Every Spring we receive a gift from the Lord that often goes unnoticed . . . the beauty of new creation. Trees that, a few weeks before, appeared dry and lifeless now hold countless buds just waiting to blossom. In God’s beautiful design, all nature reflects the hope of beautiful things to come!
Right now the fruit trees in my yard are scenting the air with a fragrance so pure that it cannot be duplicated. As I take in the beauty of gardens in full glory, I’m reminded of God’s perfect, restorative cycle of creation.
In nature, old things automatically become new again, in tune with an inner clock given to each living thing by our Creator.
In our human condition, the Lord has chosen a different cycle. We live out the seasons of our lives under His grace. As we’ve often heard, winter is the final season of life for these temporary shells we inhabit on earth. Some finish strong, seizing the chilling winds of change with full strength and energy.
But for some, like my mother, it’s a season of struggle as her own body betrays her. Her vision is cloudy now. Her once-striking blue eyes seem smaller as she strains to focus and read her Bible every morning. Weak and shaky now, she’s unable to rise and do the simple things she enjoys. Her mind and sweet sense of humor, once so keenly focused, wanders in a fog of confusion. She shares stories of long ago as if it were yesterday and I’ve never heard them. I love her enough to pretend that I haven’t.
For my mother, there will be no renewed growth or better days ahead on this earth. Recognizing this is part of life and yes, I know that all of us will go through this. Yet I find myself surprisingly unprepared for the difficult conversations that await.
Looking at the apostle Paul’s life as we close out our study in Acts, we see such mental and internal focus. His heart burned for the lost—many times at great cost to his own health and safety. From our vantage point in history, we observe what he accomplished and how God blessed his ministry. We owe him a debt of gratitude for sharing the gospel with Gentiles. Because of Paul’s life well-lived and his powerful testimony, we are part of his legacy.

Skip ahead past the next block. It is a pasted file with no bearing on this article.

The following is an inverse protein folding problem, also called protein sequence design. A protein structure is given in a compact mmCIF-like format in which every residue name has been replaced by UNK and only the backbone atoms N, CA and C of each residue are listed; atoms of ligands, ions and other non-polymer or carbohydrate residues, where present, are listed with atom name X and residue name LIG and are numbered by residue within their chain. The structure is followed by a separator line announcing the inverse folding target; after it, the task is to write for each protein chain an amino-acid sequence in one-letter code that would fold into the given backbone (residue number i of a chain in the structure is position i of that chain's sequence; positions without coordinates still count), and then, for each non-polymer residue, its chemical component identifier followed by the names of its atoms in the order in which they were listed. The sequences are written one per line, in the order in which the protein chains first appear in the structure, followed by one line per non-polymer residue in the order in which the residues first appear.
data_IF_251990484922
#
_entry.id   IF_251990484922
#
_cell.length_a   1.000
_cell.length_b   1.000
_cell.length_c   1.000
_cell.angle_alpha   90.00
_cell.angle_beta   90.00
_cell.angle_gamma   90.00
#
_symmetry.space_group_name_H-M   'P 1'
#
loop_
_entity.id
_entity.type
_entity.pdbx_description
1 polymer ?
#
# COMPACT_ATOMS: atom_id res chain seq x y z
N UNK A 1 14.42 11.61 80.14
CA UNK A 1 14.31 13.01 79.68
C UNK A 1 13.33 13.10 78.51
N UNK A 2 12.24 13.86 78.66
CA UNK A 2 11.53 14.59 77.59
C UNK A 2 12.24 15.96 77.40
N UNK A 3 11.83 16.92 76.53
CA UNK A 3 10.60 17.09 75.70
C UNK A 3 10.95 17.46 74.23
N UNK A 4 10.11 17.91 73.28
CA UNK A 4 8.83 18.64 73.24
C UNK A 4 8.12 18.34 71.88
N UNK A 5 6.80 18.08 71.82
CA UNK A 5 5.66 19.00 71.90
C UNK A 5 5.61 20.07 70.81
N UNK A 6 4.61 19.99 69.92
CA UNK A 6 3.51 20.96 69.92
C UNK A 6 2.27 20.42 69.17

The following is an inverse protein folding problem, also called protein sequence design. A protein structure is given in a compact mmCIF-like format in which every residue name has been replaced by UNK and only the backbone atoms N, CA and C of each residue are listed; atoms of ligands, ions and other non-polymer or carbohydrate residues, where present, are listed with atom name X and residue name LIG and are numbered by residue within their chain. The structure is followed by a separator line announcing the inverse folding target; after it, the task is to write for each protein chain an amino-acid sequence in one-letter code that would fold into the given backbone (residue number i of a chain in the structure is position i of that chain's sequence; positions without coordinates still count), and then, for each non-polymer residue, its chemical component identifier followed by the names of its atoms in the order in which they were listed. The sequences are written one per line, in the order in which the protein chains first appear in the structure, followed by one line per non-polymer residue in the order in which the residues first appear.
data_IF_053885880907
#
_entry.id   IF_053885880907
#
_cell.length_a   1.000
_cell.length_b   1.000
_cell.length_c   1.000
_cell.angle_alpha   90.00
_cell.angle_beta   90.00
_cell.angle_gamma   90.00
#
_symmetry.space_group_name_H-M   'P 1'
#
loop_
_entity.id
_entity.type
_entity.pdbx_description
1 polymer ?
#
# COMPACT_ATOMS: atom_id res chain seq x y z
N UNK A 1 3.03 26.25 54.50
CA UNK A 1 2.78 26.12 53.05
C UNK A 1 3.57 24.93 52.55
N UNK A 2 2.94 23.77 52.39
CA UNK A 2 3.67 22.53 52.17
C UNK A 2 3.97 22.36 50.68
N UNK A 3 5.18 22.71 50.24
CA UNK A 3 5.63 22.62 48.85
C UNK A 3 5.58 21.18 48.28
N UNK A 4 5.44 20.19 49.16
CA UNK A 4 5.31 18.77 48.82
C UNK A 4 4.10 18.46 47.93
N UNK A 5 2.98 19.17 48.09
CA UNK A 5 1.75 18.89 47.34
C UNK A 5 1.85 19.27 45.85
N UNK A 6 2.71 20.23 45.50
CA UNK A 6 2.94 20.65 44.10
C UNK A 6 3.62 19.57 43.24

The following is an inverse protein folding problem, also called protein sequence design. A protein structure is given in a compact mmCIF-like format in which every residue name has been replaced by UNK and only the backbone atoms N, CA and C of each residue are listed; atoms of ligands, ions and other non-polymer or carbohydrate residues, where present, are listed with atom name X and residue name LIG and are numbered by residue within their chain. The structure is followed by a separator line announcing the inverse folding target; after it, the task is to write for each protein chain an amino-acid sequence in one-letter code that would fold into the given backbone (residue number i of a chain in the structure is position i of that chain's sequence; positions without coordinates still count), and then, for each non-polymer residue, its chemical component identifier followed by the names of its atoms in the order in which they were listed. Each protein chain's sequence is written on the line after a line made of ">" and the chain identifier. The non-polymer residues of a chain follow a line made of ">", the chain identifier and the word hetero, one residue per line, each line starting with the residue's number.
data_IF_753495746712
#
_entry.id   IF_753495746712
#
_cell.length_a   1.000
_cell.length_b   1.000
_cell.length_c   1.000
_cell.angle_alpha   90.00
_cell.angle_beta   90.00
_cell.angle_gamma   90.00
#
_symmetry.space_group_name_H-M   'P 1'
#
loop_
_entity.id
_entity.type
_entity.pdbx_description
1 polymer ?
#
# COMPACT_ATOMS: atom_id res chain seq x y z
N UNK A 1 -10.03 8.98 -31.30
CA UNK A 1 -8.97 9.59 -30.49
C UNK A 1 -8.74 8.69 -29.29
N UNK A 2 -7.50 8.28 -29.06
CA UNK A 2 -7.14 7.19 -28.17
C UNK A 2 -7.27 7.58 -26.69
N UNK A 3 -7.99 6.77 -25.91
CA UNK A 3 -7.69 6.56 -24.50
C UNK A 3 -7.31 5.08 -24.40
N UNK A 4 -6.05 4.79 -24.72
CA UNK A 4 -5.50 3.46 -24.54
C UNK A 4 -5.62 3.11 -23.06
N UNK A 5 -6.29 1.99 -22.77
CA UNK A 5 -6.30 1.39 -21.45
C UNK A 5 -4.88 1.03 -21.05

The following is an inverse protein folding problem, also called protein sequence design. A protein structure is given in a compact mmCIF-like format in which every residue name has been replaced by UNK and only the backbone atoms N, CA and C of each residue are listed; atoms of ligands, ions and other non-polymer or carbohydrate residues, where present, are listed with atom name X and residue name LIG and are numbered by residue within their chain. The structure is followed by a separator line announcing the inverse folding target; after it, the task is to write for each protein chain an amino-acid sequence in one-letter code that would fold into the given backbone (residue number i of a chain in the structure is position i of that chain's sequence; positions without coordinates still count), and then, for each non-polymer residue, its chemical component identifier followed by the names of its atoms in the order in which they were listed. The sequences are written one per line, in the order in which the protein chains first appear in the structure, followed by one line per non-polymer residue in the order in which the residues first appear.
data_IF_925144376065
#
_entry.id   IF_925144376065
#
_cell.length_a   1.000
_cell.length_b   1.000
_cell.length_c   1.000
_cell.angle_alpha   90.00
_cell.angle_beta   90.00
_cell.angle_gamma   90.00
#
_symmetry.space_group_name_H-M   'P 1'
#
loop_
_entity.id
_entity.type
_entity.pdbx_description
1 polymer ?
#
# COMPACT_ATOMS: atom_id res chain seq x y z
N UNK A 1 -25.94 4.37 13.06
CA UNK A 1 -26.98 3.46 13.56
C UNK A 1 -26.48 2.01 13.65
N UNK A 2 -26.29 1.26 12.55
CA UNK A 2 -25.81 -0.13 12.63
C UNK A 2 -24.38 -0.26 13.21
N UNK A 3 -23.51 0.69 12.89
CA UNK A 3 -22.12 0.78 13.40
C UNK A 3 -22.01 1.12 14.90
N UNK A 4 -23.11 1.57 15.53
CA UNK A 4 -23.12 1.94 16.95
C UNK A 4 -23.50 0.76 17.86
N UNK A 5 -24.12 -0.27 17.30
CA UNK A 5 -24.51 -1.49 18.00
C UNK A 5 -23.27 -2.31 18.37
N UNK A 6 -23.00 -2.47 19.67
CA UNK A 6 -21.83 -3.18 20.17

Paul shared the true gospel with everyone and the Church grew. Ministers, teachers, and disciples were raised up and sent out. The Word was preached to thousands in his day and countless millions across the world in every generation.
One day long ago, a man came with a tent and a message to a small town in Iowa where a young girl heard the gospel and believed. God placed His calling on that Southern Baptist preacher who came to the town where my mom lived. She came to faith because someone else was faithful to the calling God placed on their life.
I am eternally grateful for that man, even as I am for the man whose calling from the Lord to share the gospel influenced me many years later (thank you Pastor Greg). Because someone was faithful to share the lifesaving gospel with us, our hope is strong and sure.
What season of life are you in right now? While this may be a season of spring for most, this is my mom’s winter. She is suffering, yet we both know what is waiting for her. An overwhelming hope of beautiful life to come. She often says she is ready to go home. She will be renewed. She will be like the trees we see right now—beautiful, fragrant, strong and bearing fruit. She will laugh and run and sing. She loves to sing!
As believers, we all have a calling on our life. Let’s not close our study books on Acts and walk away unchanged. We have studied, we have discussed, and we have been challenged. Paul’s story is not fiction. It is not a play that was written to entertain us.
Paul’s life is a true example of one man, one life poured out completely for God’s glory, crossing the finish line with few regrets and a legacy of changed lives, just as his was.
Like my own mother. Like you and me.
We are loved, forgiven and renewed.
Called to faithfully share the gospel and continue passing on this legacy of faith to the next generation.
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